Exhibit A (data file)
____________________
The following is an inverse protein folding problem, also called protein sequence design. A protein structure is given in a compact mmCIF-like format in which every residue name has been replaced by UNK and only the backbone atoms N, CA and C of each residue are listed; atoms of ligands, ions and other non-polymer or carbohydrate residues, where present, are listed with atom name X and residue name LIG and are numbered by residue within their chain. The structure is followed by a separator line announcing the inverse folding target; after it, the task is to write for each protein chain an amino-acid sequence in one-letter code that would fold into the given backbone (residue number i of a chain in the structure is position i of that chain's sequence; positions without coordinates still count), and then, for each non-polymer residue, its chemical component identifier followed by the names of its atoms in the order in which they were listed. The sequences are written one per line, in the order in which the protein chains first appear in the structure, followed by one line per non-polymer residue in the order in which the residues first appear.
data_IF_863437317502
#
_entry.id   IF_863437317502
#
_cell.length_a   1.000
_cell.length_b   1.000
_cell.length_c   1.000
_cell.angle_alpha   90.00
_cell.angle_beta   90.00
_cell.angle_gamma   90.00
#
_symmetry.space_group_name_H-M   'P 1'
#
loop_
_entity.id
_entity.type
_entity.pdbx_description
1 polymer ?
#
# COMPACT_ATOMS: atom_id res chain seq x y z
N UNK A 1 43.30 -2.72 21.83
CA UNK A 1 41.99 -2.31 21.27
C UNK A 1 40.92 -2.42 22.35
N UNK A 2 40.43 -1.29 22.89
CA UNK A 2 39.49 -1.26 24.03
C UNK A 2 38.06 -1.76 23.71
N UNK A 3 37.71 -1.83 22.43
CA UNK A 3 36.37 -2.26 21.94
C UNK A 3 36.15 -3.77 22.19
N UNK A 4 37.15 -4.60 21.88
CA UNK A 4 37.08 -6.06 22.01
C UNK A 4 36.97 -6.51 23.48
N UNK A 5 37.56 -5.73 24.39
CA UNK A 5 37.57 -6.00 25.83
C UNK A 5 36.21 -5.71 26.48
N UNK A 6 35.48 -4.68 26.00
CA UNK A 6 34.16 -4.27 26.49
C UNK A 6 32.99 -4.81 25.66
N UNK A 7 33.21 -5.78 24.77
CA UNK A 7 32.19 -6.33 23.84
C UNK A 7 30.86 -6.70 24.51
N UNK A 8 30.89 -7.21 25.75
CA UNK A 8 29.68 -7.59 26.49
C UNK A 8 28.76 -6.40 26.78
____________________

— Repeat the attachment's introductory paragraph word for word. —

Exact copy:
The following is an inverse protein folding problem, also called protein sequence design. A protein structure is given in a compact mmCIF-like format in which every residue name has been replaced by UNK and only the backbone atoms N, CA and C of each residue are listed; atoms of ligands, ions and other non-polymer or carbohydrate residues, where present, are listed with atom name X and residue name LIG and are numbered by residue within their chain. The structure is followed by a separator line announcing the inverse folding target; after it, the task is to write for each protein chain an amino-acid sequence in one-letter code that would fold into the given backbone (residue number i of a chain in the structure is position i of that chain's sequence; positions without coordinates still count), and then, for each non-polymer residue, its chemical component identifier followed by the names of its atoms in the order in which they were listed. The sequences are written one per line, in the order in which the protein chains first appear in the structure, followed by one line per non-polymer residue in the order in which the residues first appear.